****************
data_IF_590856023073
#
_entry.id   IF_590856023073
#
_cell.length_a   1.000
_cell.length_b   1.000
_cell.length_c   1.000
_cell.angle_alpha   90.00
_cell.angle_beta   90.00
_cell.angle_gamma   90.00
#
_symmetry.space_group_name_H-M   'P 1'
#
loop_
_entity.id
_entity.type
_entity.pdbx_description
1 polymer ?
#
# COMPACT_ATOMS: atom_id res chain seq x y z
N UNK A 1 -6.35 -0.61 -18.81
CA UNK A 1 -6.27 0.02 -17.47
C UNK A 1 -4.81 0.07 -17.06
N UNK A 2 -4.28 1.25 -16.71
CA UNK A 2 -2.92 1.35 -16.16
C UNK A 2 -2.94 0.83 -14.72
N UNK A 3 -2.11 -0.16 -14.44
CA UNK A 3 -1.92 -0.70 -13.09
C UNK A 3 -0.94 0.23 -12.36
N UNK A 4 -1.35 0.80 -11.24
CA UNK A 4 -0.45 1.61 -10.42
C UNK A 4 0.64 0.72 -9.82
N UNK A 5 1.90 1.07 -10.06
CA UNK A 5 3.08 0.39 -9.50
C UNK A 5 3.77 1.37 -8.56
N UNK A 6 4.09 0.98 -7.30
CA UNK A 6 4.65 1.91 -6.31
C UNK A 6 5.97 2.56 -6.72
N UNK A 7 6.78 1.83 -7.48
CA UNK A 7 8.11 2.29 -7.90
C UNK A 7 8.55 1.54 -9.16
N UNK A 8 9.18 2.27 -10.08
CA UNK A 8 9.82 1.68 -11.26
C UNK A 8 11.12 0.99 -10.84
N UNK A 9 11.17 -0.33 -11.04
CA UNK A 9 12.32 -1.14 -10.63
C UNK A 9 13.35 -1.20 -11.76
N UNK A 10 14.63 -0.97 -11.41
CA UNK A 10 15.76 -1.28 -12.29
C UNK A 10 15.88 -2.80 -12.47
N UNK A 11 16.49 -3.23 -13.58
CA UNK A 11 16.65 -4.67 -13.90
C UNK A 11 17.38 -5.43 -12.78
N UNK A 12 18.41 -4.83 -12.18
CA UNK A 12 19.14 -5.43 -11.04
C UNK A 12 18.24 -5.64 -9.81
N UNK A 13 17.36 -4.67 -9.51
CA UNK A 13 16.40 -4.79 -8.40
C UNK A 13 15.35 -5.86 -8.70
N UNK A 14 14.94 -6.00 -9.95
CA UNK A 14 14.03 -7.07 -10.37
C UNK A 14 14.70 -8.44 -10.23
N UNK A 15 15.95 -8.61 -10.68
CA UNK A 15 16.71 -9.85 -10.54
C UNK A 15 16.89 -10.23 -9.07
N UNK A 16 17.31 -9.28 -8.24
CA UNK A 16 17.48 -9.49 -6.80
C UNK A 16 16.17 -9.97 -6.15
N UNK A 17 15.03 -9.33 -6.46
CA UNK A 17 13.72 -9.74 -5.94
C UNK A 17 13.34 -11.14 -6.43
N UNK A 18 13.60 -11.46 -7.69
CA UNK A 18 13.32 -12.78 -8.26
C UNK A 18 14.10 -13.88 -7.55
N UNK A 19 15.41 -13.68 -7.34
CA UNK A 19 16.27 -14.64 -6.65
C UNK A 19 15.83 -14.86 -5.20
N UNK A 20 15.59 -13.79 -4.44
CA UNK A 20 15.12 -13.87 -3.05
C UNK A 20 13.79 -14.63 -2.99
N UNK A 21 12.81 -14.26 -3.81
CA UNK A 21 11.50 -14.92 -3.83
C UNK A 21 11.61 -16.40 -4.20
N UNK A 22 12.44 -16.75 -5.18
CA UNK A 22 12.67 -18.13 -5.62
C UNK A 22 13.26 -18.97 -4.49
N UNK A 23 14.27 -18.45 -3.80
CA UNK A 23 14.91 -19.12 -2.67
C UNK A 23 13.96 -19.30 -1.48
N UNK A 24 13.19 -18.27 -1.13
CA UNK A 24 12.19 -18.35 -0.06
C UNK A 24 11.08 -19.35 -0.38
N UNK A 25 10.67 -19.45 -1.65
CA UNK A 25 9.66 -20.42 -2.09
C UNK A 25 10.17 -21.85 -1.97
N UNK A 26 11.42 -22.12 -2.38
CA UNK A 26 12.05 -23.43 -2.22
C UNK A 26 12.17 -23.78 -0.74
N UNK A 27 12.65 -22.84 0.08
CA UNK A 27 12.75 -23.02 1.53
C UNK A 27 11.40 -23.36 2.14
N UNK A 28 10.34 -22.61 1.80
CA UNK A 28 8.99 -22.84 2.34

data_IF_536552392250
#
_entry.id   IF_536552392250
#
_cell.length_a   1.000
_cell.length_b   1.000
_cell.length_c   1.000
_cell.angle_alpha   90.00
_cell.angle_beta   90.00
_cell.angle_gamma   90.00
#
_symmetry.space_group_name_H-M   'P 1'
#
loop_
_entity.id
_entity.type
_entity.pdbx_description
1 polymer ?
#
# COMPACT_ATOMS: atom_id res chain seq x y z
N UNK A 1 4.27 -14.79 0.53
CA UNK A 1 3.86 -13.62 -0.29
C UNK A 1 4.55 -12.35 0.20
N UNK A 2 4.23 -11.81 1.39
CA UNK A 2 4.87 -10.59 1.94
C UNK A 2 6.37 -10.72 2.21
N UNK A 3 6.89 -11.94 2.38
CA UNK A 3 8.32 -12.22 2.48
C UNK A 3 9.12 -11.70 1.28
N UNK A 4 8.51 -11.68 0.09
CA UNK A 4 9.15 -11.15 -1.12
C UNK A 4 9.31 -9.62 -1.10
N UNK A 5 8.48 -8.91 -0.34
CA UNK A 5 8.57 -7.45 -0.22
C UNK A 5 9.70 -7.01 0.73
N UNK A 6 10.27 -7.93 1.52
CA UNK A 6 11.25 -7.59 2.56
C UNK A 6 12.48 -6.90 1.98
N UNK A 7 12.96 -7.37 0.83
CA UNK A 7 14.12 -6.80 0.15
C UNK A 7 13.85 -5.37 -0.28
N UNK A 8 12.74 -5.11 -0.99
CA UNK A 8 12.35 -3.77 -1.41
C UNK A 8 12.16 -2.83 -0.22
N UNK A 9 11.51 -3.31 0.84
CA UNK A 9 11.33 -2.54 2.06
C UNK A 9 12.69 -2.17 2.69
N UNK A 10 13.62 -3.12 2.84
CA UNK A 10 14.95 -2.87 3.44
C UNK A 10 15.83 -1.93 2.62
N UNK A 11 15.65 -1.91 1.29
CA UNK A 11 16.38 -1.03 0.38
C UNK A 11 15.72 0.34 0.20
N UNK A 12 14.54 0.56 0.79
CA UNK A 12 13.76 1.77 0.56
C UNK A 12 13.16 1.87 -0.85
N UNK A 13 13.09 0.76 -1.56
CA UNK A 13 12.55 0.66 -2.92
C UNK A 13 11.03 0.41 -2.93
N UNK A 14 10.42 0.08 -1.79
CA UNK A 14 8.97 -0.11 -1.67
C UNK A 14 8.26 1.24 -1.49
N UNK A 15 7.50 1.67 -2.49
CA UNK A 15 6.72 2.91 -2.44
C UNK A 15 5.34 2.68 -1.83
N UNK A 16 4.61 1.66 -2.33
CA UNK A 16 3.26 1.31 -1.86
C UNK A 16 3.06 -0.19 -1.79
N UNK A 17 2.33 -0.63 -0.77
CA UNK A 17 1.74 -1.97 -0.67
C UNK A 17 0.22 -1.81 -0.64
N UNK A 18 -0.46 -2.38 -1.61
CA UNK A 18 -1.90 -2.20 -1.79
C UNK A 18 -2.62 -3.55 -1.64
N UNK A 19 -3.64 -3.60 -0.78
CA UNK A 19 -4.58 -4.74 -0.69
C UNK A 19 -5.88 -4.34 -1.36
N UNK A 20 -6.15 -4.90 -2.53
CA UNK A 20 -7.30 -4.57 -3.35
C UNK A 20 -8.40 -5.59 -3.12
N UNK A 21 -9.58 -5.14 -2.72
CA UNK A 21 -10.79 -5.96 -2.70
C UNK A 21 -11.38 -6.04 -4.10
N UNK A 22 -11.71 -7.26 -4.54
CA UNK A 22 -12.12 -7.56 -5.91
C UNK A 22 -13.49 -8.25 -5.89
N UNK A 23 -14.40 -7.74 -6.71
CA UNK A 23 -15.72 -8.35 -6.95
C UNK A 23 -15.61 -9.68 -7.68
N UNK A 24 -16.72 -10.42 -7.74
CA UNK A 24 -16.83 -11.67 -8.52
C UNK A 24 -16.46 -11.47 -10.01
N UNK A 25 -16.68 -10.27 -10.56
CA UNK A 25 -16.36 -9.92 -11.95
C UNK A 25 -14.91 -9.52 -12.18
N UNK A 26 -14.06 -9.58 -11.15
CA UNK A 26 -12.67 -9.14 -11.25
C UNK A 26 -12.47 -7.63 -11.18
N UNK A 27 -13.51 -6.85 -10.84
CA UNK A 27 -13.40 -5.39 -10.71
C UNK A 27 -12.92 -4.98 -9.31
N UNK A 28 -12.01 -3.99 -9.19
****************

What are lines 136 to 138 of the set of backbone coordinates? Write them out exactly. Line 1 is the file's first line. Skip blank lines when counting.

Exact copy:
N UNK A 5 8.48 -8.91 -0.34
CA UNK A 5 8.57 -7.45 -0.22
C UNK A 5 9.70 -7.01 0.73